The Charter can then spell out any specific responsibilities expected of the committee by the Board. For instance, the Finance Committee can be charged with receiving the Administration’s proposal for the budget and presenting its key assumptions to the rest of the Board for approval.

Each Committee Charter should be approved by the Board initially and whenever the committee seeks to revise it. (If you’d like a free copy of a sample Committee Charter, email JackPeterson@ManagingForMission.com.)

Membership

Each Board committee should include at least two Board members, but it is also a good practice to include additional members not on the Board. This will broaden the skill set and perspective of the committee and also serve as a means for identifying and preparing future Board members.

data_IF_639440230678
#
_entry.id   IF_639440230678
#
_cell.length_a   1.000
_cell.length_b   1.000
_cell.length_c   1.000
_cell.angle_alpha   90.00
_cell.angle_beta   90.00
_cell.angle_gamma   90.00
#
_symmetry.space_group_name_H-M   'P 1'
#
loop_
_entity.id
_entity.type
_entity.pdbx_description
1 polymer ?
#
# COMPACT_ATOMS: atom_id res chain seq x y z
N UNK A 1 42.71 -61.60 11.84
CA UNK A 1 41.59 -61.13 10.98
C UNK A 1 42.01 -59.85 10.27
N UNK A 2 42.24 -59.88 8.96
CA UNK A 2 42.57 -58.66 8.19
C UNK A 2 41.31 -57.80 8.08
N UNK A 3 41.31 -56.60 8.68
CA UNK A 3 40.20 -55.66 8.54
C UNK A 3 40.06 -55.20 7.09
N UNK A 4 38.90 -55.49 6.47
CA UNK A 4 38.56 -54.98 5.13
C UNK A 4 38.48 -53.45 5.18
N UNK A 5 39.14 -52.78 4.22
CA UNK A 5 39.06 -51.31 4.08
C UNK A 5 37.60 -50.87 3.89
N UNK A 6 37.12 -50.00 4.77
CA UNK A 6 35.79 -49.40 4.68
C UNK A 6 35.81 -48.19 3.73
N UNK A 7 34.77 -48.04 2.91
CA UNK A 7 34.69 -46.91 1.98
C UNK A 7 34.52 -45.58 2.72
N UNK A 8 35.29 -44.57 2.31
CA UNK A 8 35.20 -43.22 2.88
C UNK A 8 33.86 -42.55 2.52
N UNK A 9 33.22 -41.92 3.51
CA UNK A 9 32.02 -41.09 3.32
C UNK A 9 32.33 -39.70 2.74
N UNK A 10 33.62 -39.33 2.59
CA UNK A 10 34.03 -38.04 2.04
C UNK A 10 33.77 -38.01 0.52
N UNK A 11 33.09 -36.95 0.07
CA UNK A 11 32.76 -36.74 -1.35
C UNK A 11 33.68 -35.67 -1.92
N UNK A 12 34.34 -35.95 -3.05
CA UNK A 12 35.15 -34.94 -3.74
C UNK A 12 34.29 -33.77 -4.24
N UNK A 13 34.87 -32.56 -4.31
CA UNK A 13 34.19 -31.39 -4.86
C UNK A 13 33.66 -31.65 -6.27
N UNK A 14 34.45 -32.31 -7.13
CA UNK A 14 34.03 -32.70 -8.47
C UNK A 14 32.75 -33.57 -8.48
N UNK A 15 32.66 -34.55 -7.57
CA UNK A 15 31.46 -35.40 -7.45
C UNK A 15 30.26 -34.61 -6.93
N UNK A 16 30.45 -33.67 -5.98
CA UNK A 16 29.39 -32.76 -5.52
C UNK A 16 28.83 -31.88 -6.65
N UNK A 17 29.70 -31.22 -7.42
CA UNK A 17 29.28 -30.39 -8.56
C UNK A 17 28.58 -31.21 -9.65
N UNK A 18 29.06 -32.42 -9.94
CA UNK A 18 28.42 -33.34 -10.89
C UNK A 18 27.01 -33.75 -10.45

Some feel that employees should not serve on Board committees, but I’ve found that if roles are made clear, some employee participation strengthens the committee’s knowledge and builds trust in the Board’s processes by the faculty.

I’ve found it helpful to have the administrator whose portfolio most closely aligns with the committee serve as the committee’s administrative liaison, which means providing staff support to the chair and helping her craft agendas. But it’s better if liaisons are not voting members of the committee, which helps keep the Board committees and administrators in their swimming lanes.